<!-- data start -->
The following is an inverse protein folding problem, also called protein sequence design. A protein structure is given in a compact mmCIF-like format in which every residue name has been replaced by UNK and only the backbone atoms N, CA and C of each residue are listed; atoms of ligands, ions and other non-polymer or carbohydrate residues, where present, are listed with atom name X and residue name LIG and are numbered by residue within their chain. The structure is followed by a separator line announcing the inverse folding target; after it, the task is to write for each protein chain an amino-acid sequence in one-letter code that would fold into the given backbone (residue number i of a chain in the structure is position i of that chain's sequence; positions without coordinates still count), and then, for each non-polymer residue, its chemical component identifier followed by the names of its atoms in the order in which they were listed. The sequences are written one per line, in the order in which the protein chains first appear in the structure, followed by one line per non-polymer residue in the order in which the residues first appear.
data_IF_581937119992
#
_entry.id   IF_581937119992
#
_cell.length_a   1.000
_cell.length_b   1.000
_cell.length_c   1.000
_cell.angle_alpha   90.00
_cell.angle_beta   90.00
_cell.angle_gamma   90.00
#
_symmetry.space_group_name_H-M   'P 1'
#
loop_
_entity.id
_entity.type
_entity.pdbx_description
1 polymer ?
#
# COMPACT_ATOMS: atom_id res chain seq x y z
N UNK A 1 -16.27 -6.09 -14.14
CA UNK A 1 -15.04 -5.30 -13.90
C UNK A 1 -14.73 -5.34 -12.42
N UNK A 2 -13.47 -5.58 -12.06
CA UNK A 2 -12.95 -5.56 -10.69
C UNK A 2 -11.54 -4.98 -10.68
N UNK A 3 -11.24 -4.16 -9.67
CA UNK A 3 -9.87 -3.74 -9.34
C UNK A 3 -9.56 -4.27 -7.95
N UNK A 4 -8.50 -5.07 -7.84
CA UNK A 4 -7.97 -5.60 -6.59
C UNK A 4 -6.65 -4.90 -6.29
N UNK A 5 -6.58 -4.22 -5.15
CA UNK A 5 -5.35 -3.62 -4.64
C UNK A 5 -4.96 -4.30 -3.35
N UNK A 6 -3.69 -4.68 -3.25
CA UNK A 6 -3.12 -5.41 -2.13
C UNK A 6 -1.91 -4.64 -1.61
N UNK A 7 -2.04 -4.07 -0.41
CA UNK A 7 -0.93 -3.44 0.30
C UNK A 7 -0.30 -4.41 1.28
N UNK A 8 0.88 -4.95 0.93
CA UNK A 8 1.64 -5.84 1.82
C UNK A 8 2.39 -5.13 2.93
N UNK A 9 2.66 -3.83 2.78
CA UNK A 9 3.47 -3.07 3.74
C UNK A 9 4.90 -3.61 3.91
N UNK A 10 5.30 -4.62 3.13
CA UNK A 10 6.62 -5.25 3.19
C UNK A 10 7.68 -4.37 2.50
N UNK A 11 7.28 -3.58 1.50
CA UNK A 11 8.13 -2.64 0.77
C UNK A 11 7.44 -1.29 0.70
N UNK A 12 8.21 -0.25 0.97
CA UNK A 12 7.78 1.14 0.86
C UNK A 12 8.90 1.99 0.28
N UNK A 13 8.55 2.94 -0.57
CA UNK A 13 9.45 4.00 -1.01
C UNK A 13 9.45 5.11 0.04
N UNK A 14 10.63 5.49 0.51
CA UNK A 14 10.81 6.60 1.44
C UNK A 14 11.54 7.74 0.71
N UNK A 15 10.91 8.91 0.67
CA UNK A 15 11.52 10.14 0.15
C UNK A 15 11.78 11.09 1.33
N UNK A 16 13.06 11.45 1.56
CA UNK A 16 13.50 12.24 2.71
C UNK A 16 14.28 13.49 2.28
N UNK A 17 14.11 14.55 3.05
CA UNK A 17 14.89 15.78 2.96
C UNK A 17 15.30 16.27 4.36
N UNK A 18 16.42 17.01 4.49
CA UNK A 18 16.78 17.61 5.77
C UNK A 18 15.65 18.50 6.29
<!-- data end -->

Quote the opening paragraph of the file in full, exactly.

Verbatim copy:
The following is an inverse protein folding problem, also called protein sequence design. A protein structure is given in a compact mmCIF-like format in which every residue name has been replaced by UNK and only the backbone atoms N, CA and C of each residue are listed; atoms of ligands, ions and other non-polymer or carbohydrate residues, where present, are listed with atom name X and residue name LIG and are numbered by residue within their chain. The structure is followed by a separator line announcing the inverse folding target; after it, the task is to write for each protein chain an amino-acid sequence in one-letter code that would fold into the given backbone (residue number i of a chain in the structure is position i of that chain's sequence; positions without coordinates still count), and then, for each non-polymer residue, its chemical component identifier followed by the names of its atoms in the order in which they were listed. The sequences are written one per line, in the order in which the protein chains first appear in the structure, followed by one line per non-polymer residue in the order in which the residues first appear.